Cambridge-Africa

Conspiracies, COVID-19 and Social Media in Africa: Navigating public information campaigns in a digital age

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Conspiracies, COVID-19 and Social Media in Africa: Navigating public information campaigns in a digital age

PIs: Dr Iginio Gagliardone (University of the Witwatersrand, South Africa) & Dr Stephanie Diepeveen (Department of Politics and International Studies, University of Cambridge, UK)

Social media has become an increasingly vibrant and integrated platform across sub-Saharan Africa for sharing and debating information. However, its dynamism has been accompanied by growing controversies over the presence and effects of misinformation and manipulated content. COVID-19 makes understanding misinformation on social media more important than ever. Awareness and acceptance of information from governments and medical authorities is central to African countries’ mitigation of the pandemic, taking into account the challenges posed by widespread poverty, limited infrastructure and inadequate health facilities. Yet, there is concern that the spread of misinformation, heightened through social media, might compromise effective community responses.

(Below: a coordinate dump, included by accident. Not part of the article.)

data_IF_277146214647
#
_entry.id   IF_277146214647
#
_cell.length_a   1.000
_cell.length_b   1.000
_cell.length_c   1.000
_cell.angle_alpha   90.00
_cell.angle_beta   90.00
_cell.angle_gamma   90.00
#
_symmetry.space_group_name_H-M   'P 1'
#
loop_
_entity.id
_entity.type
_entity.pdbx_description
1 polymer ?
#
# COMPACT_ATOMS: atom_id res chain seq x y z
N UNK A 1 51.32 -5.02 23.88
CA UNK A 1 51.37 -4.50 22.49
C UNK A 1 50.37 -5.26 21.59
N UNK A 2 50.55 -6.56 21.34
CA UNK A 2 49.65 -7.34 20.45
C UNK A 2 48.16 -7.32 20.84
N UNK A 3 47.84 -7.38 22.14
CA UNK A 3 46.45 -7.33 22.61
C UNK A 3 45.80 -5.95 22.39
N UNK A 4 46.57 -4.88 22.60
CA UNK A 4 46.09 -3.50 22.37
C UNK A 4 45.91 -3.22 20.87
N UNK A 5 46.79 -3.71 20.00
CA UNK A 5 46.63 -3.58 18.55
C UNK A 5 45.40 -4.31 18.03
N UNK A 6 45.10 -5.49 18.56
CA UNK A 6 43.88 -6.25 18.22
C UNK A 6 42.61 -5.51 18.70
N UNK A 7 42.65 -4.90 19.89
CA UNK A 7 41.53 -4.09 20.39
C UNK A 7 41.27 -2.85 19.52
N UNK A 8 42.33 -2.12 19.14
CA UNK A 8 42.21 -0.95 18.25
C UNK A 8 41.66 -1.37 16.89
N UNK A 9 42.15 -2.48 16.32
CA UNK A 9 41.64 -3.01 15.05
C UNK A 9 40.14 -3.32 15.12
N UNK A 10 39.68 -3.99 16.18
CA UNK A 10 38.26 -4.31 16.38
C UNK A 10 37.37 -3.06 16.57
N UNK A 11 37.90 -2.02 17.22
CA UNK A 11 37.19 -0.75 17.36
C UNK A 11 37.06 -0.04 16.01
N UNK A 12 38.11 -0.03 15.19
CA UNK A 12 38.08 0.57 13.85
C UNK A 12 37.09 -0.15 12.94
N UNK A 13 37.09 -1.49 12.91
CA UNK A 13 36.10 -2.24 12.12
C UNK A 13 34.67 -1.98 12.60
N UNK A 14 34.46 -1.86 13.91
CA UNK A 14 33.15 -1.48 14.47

This project will deepen understanding of the role that social media is playing in shaping debates and understanding around COVID-19 in Kenya, Nigeria and South Africa. Through a mixed-methods approach it will, first, map out the communication landscape on Twitter, highlighting what sort of content, and by whom, dominates. Second, it will investigate the factors that influence how individuals create, share and interpret information. This project will provide a timely contribution to understanding the political and social dimensions of COVID-19 in Africa. It will provide insights into social media and public understandings as the pandemic unfolds, analysing data in real-time.

*This project is supported by a Cambridge-Africa ALBORADA Research Fund COVID-19 Emergency Award

For more project updates and blogs please see our Cambridge-Africa Updates page. See our COVID-19 page for useful resources and links connected to COVID-19 in Cambridge and Africa.